“They’re using that input as validation for making these changes, even though these changes are so drastic and out of the question if you look at what input they actually got,” George said.
Alex said he thinks Residential Life is resistant to change, despite what professional staff may say.
“They’ll load you up with the It’s for the students, by the students,’” Alex said. “But in all honesty, if you actually try to implement something … it’s always repeatedly blocked by admin.”
Alex added he strongly believes administrators made the changes because they believe no student would eliminate positions or change pay structure, but also because no one else could make the change so anonymously.
“No student would do that and get away with it,” Alex said. “Only admin could get away with that.”
Betsy, a student involved with Residential Life, said she also believed the change came from administrators.
Alex, Ben, George and Betsy independently said they believed O’Connor played a significant role in making the changes.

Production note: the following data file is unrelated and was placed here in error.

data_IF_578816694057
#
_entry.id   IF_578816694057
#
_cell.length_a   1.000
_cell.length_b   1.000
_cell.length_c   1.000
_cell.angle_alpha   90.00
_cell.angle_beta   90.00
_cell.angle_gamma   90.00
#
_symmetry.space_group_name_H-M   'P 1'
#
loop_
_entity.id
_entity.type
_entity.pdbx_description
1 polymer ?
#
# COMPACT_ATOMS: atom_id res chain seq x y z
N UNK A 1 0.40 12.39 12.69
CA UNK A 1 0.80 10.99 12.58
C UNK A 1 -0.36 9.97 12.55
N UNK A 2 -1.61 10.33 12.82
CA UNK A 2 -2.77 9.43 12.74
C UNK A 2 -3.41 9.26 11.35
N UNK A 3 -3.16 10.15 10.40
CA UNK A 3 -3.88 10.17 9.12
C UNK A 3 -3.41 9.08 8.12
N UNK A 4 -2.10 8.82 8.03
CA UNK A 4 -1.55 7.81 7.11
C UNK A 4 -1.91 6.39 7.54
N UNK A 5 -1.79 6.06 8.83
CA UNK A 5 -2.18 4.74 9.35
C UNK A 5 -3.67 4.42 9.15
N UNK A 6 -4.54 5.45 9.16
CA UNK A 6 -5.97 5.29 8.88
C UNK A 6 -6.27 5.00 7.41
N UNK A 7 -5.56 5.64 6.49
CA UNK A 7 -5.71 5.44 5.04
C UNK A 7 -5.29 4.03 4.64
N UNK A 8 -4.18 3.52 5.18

Ben said he believed O’Connor is responsible for the changes because student governance on the Hill is under his purview as assistant director of leadership and involvement, which oversees student government.
“Not to throw this one person under the bus, but this is literally his part of ResLife,” Ben said.
Ben said students are denied requests such as funding for programming or new positions because of actions Residential Life perceives as dissent.
“Next time you have a funding proposal, you won’t get it. Next time you want to apply to be a president or RA, you won’t get it,” Ben said. “It’s really intimidating when they have so much power.”
George said he thinks no one is able to hold Residential Life accountable for the roughly $13,000 in student housing dues because of intimidation by administrators.
“Every single one of them is afraid to be blacklisted. Every single one of them is afraid of other repercussions. Every single one of them feels like they don’t have the power or the time or any of the resources to tackle the big issues on campus,” George said.
Blacklisting refers to ResLife withholding future resident assistant or OCHC positions from students who speak out against Residential Life.
O’Connor said as long as students meet basic employment eligibility requirements, they are considered for all positions to which they apply.
Alex, Ben, George and Betsy also said they were fearful of speaking out because O’Connor and Residential Life professional staff could fire them or block all their future programming.
George said professional staff have told students who want to become resident assistants their interactions with professional staff could impact their chances of advancing within Residential Life.